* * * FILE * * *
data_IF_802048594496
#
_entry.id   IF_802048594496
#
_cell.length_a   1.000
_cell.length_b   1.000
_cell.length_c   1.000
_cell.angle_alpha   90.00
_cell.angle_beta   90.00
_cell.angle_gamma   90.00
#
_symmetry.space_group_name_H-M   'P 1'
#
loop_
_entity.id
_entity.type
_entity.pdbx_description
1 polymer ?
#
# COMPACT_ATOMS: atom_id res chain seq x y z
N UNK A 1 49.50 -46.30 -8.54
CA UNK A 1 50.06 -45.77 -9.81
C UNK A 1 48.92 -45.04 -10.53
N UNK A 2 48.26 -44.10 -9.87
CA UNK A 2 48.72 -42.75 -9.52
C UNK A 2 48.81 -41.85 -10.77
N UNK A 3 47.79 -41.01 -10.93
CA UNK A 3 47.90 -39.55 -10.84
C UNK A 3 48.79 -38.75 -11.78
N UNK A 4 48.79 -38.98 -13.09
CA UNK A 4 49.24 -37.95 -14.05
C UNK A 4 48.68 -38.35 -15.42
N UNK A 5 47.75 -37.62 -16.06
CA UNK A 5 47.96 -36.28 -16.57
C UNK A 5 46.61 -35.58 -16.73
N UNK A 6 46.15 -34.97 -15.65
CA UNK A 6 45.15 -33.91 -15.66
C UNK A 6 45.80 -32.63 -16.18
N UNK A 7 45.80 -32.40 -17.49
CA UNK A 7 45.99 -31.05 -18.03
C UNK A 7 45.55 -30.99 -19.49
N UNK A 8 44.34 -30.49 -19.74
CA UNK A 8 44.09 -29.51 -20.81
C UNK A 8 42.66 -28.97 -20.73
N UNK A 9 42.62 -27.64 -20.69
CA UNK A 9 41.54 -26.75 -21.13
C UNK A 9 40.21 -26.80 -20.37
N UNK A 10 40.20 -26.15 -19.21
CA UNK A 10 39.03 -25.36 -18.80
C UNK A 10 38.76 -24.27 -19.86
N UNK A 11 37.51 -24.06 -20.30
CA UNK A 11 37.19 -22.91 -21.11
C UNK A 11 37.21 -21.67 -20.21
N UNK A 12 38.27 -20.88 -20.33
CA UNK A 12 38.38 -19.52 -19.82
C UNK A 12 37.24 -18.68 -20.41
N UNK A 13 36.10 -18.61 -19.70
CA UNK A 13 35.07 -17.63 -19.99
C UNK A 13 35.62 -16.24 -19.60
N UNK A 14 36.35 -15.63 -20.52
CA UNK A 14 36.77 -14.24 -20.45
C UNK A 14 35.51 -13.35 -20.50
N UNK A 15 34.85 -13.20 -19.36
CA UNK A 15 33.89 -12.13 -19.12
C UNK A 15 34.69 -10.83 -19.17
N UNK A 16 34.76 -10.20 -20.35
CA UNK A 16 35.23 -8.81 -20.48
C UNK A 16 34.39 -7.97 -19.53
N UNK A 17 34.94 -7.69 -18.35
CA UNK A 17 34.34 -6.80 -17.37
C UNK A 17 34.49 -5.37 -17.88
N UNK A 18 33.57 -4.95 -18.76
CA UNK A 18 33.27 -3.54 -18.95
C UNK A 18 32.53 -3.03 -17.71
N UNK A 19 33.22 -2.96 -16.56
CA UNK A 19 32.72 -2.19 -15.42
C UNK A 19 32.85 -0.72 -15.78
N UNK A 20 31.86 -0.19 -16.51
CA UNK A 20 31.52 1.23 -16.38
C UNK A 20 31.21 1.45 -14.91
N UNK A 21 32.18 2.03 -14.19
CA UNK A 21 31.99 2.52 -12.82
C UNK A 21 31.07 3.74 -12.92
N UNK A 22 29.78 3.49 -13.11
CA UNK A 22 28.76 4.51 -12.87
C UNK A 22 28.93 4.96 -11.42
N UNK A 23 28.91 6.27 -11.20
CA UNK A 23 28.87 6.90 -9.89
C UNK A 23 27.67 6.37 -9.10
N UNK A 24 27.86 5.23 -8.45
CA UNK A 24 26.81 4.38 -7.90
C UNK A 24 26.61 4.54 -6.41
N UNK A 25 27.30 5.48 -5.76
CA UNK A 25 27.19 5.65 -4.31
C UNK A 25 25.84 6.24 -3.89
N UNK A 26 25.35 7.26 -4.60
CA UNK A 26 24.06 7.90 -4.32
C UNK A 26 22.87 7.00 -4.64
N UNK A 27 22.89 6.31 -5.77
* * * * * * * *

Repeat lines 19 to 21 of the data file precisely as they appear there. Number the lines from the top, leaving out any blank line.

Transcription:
#
# COMPACT_ATOMS: atom_id res chain seq x y z
N UNK A 1 49.50 -46.30 -8.54